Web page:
If you are having a battle with contrators, what does your spec say - and is what it says robust enough to give you what you want, not what the contractor feels is compliant.

If your spec says comply with BS 7671 and Part L then you probably don't have much of an argument - if you have provided a metering strategy document in accordance with CIBSE TM 39, then you should be getting what you want.

The short answer, is there is no requirement to have split metered DB's - that's only one way of showing compliance.

Regards

OMS

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Failure is always an option
 14 February 2013 02:33 PM
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Mattysmith1983

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Thanks for this OMS - My spec specifically asks for Split metered DB's but as always they think they can do without them and save a penny or too.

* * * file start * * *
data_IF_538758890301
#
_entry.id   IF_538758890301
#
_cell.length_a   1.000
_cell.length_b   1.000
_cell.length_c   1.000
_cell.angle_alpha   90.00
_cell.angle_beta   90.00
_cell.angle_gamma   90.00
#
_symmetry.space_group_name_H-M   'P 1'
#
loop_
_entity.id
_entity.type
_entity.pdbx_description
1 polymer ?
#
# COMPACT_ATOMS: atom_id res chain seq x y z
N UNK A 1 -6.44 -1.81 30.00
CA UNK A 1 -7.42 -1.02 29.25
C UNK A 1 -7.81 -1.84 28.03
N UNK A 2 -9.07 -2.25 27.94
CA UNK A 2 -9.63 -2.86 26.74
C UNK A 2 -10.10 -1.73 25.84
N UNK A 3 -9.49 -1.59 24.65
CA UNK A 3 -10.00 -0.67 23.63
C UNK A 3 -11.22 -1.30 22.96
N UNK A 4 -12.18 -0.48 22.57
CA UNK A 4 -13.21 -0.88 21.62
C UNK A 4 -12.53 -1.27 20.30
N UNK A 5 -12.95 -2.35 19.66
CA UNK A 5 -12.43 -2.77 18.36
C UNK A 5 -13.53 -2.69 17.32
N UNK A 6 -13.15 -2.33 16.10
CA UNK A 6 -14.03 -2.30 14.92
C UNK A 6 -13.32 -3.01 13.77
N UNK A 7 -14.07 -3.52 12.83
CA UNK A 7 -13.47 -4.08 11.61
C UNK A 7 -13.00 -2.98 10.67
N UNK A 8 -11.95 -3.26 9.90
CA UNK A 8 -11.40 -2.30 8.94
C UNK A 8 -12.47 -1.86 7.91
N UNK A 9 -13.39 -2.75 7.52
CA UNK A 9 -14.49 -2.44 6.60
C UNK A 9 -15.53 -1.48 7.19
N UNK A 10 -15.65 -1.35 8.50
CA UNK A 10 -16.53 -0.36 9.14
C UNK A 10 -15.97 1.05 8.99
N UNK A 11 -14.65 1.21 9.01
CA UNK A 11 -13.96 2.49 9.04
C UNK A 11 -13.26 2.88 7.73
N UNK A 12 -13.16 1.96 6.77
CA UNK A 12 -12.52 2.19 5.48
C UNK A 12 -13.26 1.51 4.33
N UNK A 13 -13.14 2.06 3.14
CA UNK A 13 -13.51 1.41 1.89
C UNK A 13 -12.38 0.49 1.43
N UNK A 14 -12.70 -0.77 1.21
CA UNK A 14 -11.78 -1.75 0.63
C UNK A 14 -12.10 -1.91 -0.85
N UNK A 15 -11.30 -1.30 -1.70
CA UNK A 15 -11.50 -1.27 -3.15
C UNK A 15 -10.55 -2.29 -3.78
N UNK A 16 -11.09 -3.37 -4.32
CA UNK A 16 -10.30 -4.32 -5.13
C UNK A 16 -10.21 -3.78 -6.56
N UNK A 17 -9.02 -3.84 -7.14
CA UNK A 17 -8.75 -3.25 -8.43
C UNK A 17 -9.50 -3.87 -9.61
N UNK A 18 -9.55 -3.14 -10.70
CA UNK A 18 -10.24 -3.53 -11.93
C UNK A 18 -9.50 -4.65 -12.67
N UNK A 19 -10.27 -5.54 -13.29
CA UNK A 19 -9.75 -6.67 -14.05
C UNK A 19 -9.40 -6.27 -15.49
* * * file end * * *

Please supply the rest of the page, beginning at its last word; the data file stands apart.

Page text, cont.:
14 February 2013 03:10 PM
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Mattysmith1983

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Another question in TM39 :2009 it highlights on page 9 under the New buildings: Part L Compliance - Metering of lighting for new and existing buildings (to record the lighting energy consumption) should meet the minimum standards in table 49. Does anyone know where this table 49 exists? Is not in the TM or Part L documentation.
 14 February 2013 03:23 PM
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Mattysmith1983

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Sorry page 6 not 9
 14 February 2013 03:24 PM
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OMS

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Originally posted by: Mattysmith1983

Thanks for this OMS - My spec specifically asks for Split metered DB's but as always they think they can do without them and save a penny or too.